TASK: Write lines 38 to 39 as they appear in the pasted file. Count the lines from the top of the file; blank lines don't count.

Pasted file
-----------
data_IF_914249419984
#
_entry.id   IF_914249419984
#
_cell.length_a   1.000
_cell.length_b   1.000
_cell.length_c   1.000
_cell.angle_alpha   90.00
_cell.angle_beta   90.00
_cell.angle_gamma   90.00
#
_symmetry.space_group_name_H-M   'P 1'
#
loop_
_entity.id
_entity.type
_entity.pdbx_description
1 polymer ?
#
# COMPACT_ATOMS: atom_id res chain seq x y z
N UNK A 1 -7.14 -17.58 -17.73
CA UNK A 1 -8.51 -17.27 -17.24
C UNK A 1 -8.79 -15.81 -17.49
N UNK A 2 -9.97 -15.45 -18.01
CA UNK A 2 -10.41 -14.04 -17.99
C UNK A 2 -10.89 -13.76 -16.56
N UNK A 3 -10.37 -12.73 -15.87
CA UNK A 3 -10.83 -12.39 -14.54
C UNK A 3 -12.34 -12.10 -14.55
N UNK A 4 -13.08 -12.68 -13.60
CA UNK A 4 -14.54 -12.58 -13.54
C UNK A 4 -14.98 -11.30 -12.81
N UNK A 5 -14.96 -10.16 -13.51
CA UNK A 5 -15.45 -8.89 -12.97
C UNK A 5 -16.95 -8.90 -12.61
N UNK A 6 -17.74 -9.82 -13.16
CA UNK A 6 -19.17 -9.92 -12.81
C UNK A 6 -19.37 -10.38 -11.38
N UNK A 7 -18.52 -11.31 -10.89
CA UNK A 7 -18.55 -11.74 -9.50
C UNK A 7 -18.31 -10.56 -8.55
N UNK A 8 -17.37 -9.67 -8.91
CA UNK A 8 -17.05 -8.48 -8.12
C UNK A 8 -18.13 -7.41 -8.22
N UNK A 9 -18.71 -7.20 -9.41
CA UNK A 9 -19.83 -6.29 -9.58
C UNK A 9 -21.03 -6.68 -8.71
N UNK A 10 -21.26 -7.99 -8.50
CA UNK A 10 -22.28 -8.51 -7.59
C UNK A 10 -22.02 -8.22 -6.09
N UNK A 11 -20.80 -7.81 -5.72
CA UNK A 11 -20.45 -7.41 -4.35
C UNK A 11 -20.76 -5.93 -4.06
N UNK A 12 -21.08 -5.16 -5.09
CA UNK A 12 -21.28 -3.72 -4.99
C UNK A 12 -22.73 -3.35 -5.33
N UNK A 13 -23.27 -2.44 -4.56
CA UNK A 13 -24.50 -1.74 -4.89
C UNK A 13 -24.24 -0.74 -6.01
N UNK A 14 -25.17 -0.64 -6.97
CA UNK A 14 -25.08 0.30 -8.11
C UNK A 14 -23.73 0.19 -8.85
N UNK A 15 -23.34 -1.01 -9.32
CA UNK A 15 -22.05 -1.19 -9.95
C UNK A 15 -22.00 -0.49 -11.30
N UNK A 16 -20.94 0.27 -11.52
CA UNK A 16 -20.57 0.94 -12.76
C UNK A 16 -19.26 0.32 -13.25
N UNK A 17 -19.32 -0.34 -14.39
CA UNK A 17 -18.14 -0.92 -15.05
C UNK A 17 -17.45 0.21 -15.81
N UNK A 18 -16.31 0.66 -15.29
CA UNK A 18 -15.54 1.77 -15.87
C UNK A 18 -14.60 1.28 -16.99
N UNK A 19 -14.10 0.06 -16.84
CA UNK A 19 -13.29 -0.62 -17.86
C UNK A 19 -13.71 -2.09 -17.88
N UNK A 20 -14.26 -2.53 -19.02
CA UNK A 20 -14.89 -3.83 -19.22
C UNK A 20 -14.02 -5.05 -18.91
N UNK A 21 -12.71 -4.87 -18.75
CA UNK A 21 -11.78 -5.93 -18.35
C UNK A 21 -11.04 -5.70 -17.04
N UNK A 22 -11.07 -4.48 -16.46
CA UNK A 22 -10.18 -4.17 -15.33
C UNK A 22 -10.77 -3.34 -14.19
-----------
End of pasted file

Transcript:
C UNK A 6 -19.37 -10.38 -11.38
N UNK A 7 -18.52 -11.31 -10.89